If you are using high-end wood that you want to highlight the look of, definitely consider Walrus Oil!
Weathered Oak by Minwax
Weathered Oak is a stain by Minwax. It is light gray in color and has a lot of white undertones.
I really, really love the look of Weathered Oak. It is not over powering – the grain of the wood really still shows through.
However, it adds just the right amount of interest, highlights, and contrast to the wood. It also doesn’t make a huge impact on certain types of wood, like whitewood and pine.
Weathered Wood Accelerator by Varathane
Weathered Wood Accelerator is a stain by Varathane. It is gray in color and has a lot of blue or purple undertones.
Weathered wood accelerator is meant to give wood an aged look. It grays and fades the wood to make it look like it’s sat outside and faded in the sun a bit.
This can be a good look, especially for a rustic style. However, in our experience, it can sometimes look purple on white wood.
We suggest doing a test swatch before staining your whole project.
Sunbleached by Varathane
Sun Bleached is a stain by Varathane. It is a very light gray in color and has a lot of tan undertones.
I love the beachy look that sun bleached gives wood. It’s not as grey as driftwood, but it still feels light bright and coastal.
Our favorite light wood stain
Our favorite light wood stain is Weathered Oak. This stain really brings out the natural beauty of wood that you apply it to – even lowly pine.
Our favorite dark wood stain
My favorite dark wood stain is Early American. It has a nice rich chocolate brown color, but is not so dark that the underlying grain and details of the wood are obscured and hidden.
Our favorite gray wood stain
My favorite gray wood stain is Sun Bleached. I love the light, beachy gray tone that it gives to wood – it almost feels like a driftwood color to ne.
Our favorite natural wood stain
Our favorite natural wood stain is not a stain at all but an oil – Walrus Oil. Walrus oil is a food safe cutting board oil that does a gorgeous job of bringing out the natural beauty in a piece of wood.
We don’t recommend Walrus Oil for plywood, pine, or whitewood, but if you spend the money on a fine piece of wood, consider Walrus Oil for letting it shine.
Ten wood stains on pine
Pine is a favorite wood of many beginning woodworkers because it is cheap and plentiful. It’s a soft wood, and sometimes it can be hard to stain without it getting splotchy. You might want to consider a wood conditioner before staining a big project.
Pine has a lot of grain and can have a lot of knots in it.
I love the looks of Puritan Pine and Weathered Oak on the pine – I think they bring out the grain while still adding interesting color to the wood.
Ten wood stains on poplar
We love working with poplar because it is a really budget-friendly hardwood. The graining is much more delicate than pine, and it tends to have green undertones.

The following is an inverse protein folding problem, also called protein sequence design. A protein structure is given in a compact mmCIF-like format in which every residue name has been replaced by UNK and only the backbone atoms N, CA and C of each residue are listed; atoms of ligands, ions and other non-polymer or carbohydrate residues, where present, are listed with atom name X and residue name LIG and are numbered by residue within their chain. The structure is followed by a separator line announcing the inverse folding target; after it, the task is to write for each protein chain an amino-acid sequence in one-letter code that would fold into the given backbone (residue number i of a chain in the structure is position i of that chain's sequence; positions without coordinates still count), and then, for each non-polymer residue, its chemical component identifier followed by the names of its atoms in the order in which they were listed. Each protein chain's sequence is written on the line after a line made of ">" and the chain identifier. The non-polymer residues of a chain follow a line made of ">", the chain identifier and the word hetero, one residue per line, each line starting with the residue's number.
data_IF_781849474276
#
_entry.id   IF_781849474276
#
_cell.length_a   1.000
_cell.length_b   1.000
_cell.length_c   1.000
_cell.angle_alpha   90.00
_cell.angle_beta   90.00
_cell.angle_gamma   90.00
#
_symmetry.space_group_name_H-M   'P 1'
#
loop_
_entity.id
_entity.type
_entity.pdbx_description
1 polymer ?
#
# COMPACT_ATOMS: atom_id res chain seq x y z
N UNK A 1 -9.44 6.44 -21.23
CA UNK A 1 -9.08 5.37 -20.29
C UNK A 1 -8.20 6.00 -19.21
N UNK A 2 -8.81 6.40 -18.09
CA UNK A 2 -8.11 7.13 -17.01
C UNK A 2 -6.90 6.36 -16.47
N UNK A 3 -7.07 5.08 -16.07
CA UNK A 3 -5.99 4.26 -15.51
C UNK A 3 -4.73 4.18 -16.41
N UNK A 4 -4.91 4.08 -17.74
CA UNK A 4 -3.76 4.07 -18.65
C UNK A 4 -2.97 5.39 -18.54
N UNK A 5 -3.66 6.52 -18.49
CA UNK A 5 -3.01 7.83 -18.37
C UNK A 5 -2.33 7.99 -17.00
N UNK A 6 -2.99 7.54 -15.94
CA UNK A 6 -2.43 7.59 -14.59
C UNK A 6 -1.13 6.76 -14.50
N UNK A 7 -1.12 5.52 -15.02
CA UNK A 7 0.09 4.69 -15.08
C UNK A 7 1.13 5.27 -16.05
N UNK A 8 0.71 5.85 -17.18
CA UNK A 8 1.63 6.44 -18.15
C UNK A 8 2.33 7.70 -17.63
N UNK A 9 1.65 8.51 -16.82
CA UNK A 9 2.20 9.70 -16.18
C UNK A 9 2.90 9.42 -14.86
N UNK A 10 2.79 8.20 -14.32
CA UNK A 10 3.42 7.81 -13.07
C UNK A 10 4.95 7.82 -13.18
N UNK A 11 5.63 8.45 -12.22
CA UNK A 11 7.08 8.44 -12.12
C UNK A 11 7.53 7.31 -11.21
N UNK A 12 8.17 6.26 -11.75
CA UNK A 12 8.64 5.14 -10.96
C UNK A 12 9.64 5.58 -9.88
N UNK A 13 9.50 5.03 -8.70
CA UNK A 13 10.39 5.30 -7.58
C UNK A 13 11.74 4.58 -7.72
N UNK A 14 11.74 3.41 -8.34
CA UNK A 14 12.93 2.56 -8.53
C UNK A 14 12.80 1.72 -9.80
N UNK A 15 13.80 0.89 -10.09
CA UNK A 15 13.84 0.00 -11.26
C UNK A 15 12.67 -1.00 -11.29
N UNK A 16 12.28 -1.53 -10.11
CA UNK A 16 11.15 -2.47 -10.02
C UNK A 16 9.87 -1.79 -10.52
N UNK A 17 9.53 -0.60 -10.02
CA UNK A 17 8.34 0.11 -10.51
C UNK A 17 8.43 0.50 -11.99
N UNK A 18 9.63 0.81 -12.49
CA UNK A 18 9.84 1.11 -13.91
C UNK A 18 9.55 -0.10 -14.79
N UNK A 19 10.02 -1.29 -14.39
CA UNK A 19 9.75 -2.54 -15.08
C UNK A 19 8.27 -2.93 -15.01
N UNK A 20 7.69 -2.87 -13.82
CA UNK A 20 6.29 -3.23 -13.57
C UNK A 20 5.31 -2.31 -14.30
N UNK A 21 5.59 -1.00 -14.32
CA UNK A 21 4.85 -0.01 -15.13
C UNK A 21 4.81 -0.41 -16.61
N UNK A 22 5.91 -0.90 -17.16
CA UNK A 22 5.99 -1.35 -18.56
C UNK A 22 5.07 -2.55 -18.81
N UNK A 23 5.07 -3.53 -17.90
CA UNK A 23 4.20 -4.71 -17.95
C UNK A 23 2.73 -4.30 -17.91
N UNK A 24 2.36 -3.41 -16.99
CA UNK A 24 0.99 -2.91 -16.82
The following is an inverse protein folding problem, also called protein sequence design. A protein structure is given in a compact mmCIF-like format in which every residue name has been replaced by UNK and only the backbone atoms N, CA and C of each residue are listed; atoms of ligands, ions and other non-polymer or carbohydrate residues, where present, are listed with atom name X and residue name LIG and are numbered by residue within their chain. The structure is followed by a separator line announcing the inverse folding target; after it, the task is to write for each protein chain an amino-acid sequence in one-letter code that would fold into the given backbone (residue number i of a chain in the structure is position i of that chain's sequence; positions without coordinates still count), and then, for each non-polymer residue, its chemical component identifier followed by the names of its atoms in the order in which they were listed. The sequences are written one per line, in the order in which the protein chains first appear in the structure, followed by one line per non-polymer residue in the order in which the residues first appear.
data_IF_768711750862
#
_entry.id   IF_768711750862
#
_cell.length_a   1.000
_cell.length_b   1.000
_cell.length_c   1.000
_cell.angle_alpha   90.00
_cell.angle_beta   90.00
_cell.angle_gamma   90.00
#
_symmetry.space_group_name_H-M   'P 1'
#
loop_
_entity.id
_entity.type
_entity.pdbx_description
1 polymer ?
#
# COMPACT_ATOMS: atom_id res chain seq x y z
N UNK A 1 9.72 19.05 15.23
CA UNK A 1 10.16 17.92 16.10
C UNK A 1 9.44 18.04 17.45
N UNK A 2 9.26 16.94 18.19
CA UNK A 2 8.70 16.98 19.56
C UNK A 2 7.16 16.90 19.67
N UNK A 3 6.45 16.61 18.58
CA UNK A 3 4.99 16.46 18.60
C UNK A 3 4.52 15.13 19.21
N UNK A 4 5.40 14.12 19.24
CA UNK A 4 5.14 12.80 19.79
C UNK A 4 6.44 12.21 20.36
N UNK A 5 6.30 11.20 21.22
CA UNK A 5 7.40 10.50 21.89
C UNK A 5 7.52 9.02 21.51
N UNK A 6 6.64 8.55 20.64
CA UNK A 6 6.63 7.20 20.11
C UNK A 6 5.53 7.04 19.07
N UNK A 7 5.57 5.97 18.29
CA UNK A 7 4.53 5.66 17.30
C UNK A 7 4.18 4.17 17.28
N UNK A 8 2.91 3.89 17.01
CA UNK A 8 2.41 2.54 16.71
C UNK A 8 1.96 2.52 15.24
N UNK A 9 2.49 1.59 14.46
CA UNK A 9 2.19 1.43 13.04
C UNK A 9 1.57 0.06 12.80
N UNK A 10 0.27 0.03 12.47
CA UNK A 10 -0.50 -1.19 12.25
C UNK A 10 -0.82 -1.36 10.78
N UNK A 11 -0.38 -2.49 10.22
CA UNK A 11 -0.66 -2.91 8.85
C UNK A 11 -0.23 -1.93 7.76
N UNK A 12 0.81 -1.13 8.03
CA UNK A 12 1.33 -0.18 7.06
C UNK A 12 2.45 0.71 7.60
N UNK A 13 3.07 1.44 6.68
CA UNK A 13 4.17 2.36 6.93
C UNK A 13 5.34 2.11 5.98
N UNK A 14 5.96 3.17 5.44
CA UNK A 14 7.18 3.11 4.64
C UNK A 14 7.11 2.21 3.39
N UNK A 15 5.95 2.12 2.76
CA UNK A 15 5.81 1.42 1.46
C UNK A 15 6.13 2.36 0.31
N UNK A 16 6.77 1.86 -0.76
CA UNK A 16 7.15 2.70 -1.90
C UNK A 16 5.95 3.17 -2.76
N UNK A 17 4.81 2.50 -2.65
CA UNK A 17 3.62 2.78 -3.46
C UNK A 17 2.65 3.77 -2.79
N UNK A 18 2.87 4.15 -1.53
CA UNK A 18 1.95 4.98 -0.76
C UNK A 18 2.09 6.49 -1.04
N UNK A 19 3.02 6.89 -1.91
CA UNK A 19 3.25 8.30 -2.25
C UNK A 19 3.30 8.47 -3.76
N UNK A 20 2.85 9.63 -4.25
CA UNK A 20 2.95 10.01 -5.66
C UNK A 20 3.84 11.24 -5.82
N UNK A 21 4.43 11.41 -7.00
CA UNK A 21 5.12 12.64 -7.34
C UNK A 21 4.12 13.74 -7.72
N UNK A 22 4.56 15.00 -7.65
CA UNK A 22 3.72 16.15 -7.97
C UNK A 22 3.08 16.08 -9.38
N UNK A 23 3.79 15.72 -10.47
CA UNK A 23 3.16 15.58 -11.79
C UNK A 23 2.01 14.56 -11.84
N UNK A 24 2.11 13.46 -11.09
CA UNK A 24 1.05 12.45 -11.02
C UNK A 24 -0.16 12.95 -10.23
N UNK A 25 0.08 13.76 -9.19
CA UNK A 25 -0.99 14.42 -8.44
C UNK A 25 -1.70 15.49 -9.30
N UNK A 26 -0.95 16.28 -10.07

Sean loves how poplar looks with just Walrus Oil. It brings out just enough definition while still letting the natural wood shine through.
Ten wood stains on white wood
What even is white wood? It’s a bit of a mystery. White wood is the cheapest possible wood that they sell at Lowes. White wood is light, soft and straight grained.
White wood has a tendency to look striped, so keep that in mind if you pick a more pigmented stain color. For that reason, I prefer the Puritan Pine or Weathered Oak stain colors on white wood.
Ten wood stains on plywood
We build a TON of projects out of plywood, so I thought that it was important to include plywood in our experiment.
Plywood is a soft wood with very light graining and a slightly yellow undertone. It takes all of the stains pretty well.
They are hard to compare because the looks are so very different, but I think that my favorite is Sun Bleached for it’s light and beachy vibe.
Ten wood stains on oak
I was actually very excited to sample stains on oak. It is not a wood that we ever work with – mainly because it is the most expensive type of wood sold at our local hardware store.
But, wow, y’all. The grain on the oak is simply GORGEOUS. It is a really high quality, hard wood. I am now interested in trying to work with it on some projects!
Don’t these swatches look like flooring samples? That’s because oak is often used for hardwood floors.
My favorite stain on the oak is Weathered Oak. It really brings out the natural beauty and grain in the wood. That might be a good tip – if the stain has the name of a type of wood in it, it might look fabulous on that species of wood!
Wow! I hope that this post is helpful to you. I know that we are going to be referring back to our samples often when deciding which stain color to use on each of our woodworking or home improvement projects!
Looking for help with paint colors? Be sure to check out my favorite blue gray paint colors for your home!